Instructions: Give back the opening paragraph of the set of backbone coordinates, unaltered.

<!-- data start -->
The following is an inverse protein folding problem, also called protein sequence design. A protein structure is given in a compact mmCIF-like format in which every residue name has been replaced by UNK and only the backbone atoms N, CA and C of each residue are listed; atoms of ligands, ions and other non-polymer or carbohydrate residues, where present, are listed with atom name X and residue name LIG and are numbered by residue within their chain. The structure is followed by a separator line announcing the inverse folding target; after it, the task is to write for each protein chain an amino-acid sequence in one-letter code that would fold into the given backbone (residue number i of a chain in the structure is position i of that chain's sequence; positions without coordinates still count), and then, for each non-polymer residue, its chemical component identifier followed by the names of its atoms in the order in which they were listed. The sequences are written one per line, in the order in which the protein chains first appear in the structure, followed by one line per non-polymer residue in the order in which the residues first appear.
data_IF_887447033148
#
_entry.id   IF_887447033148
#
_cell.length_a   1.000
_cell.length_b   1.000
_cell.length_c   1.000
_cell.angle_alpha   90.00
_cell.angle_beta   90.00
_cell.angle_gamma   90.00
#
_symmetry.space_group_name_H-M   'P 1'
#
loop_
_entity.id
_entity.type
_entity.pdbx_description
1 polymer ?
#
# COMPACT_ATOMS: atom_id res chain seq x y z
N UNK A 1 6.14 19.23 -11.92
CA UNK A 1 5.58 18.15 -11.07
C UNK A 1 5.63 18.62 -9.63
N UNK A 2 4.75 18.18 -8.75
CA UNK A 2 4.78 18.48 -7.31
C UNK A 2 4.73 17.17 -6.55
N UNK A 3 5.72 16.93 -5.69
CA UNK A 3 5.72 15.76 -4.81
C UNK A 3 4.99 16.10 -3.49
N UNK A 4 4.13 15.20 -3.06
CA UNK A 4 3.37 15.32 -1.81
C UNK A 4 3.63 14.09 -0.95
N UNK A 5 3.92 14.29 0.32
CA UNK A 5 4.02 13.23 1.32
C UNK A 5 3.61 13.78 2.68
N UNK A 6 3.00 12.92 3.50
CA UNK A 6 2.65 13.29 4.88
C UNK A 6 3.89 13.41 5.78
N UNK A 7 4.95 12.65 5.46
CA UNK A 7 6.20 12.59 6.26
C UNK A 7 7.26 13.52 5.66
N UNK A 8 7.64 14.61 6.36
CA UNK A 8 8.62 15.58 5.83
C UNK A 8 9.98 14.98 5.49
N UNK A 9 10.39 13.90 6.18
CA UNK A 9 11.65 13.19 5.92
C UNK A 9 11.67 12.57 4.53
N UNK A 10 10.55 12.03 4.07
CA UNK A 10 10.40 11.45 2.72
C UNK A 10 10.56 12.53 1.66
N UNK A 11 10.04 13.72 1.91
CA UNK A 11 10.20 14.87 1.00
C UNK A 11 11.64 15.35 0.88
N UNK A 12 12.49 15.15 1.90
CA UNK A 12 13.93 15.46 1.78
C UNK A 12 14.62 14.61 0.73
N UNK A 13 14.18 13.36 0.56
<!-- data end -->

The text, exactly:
The following is an inverse protein folding problem, also called protein sequence design. A protein structure is given in a compact mmCIF-like format in which every residue name has been replaced by UNK and only the backbone atoms N, CA and C of each residue are listed; atoms of ligands, ions and other non-polymer or carbohydrate residues, where present, are listed with atom name X and residue name LIG and are numbered by residue within their chain. The structure is followed by a separator line announcing the inverse folding target; after it, the task is to write for each protein chain an amino-acid sequence in one-letter code that would fold into the given backbone (residue number i of a chain in the structure is position i of that chain's sequence; positions without coordinates still count), and then, for each non-polymer residue, its chemical component identifier followed by the names of its atoms in the order in which they were listed. The sequences are written one per line, in the order in which the protein chains first appear in the structure, followed by one line per non-polymer residue in the order in which the residues first appear.